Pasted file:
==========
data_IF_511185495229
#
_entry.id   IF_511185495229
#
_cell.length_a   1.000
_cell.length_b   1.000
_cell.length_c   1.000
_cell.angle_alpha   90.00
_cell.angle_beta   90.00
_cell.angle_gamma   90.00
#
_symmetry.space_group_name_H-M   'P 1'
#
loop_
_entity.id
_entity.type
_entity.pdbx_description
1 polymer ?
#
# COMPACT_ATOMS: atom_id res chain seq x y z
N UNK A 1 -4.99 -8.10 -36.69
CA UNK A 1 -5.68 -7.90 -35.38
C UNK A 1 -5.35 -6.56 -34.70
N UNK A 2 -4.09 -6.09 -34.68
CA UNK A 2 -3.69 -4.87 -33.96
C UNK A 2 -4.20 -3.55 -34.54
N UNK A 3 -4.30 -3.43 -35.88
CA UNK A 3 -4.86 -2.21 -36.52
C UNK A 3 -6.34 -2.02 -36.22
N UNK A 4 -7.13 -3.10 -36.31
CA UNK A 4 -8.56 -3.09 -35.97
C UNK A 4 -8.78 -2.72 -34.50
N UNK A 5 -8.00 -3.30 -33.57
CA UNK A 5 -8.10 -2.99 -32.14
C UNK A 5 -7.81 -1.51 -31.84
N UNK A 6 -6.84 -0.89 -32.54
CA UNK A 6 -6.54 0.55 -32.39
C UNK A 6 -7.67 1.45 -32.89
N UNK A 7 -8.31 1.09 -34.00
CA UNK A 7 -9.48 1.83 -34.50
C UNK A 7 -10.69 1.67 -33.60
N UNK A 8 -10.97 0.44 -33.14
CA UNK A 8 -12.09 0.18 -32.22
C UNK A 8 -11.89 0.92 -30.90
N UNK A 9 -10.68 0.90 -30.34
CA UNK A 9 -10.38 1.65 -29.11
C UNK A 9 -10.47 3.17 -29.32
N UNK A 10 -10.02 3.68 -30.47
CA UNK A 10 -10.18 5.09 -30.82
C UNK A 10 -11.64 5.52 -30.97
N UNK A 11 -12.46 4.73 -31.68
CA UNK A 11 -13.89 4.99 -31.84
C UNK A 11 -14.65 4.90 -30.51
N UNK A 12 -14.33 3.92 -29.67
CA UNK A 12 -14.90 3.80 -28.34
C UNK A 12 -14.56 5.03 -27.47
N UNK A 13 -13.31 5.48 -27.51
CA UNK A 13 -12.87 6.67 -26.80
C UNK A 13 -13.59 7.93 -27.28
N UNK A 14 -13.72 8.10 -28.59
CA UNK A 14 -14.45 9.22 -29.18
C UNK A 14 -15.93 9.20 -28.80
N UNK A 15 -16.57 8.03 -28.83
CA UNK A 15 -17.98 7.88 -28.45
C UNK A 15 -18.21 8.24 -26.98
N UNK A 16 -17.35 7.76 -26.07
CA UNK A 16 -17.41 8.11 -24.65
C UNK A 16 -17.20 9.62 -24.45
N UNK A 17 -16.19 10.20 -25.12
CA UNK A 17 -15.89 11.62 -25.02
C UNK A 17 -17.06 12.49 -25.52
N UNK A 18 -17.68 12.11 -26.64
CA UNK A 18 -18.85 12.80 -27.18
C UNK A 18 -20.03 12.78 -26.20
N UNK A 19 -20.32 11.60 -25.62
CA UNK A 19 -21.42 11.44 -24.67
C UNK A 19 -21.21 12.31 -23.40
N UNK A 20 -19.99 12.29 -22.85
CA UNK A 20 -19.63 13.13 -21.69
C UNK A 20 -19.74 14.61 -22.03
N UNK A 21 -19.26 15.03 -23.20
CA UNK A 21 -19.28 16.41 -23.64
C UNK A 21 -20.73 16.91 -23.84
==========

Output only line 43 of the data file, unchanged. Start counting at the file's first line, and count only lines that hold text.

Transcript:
CA UNK A 8 -12.09 0.18 -32.22